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Chest. 1995 Nov;108(5):1288-91.

C-reactive protein. A clinical marker in community-acquired pneumonia.

Author information

1
Department of Respiratory Medicine, King's Cross Hospital, Dundee, United Kingdom.

Abstract

STUDY OBJECTIVE:

To assess the range of plasma C-reactive protein (CRP) in patients presenting with community-acquired pneumonia and to compare the serial changes of this acute-phase protein with clinical outcome.

DESIGN:

Prospective hospital-based study, including separate retrospective case series.

PATIENTS:

Twenty-eight consecutive patients (mean age, 60 years) admitted to our hospital with community-acquired pneumonia were studied. Serial daily plasma samples were taken and assayed for CRP, tumor necrosis factor-alpha (TNF-alpha), and interleukin 6 (IL-6). Clinical parameters, laboratory data, and response to treatment were recorded. Four other patients considered to be antibiotic failures (three empyemas, one death) were studied separately.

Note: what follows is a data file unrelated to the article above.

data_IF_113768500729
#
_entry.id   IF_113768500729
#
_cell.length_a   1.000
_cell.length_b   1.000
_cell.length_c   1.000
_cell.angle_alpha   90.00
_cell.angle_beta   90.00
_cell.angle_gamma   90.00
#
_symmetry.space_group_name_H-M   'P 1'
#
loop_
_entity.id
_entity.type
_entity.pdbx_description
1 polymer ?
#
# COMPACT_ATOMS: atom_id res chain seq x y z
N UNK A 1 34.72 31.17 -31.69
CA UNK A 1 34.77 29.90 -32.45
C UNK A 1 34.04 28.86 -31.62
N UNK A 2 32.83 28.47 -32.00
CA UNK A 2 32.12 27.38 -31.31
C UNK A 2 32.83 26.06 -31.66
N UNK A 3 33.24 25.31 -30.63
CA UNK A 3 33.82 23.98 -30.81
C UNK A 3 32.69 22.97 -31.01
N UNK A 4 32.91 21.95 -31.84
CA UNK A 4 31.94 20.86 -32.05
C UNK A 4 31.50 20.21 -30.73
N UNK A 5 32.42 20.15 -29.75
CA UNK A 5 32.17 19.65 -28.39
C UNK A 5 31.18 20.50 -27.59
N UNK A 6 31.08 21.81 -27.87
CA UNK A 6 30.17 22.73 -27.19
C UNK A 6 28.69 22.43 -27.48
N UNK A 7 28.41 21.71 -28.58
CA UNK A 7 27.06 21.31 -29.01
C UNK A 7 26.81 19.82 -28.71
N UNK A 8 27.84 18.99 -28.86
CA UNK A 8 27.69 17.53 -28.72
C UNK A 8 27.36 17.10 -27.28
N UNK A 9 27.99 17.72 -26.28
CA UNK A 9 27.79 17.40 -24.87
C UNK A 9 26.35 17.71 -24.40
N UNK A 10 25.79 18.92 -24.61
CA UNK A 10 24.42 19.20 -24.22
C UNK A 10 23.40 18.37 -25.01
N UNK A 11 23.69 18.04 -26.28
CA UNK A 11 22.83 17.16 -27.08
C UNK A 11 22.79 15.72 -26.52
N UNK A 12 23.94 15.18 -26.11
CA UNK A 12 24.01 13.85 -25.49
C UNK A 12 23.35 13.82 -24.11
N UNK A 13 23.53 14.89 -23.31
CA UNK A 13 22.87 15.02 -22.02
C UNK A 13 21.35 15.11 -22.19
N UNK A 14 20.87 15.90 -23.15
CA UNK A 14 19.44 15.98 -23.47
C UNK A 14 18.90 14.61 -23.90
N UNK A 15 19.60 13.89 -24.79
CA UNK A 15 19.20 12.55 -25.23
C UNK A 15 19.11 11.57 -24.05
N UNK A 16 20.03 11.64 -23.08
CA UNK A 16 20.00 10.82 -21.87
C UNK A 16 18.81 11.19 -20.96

RESULTS:

Two patients died. Of those who survived, mean (+/- SD) CRP values for days 1,2,3,4, and 5 were as follows: 136 +/- 43, 96 +/- 44, 53 +/- 36, 54 +/- 43, and 44 +/- 31 mg/L. CRP levels on day 1 in patients who had received antibiotics prior to hospital admission were significantly lower than those who had not, 107 +/- 42 and 152 +/- 44 mg/L (p < 0.05). CRP levels did not correlate with other laboratory parameters or with recognized predictors of mortality. A CRP value that continued to rise despite antibiotic treatment was associated with infective complications or death. Only 52% of patients had detectable TNF-alpha and 24% detectable IL-6 at some point during their hospital stay.

CONCLUSIONS:

CRP is a sensitive marker of pneumonia. A persistently high or rising CRP level suggests antibiotic treatment failure or the development of an infective complication. These results suggest that CRP, rather than TNF-alpha or IL-6, may have a role as a clinical marker in pneumonia.

PMID:
7587431
DOI:
10.1378/chest.108.5.1288
[Indexed for MEDLINE]

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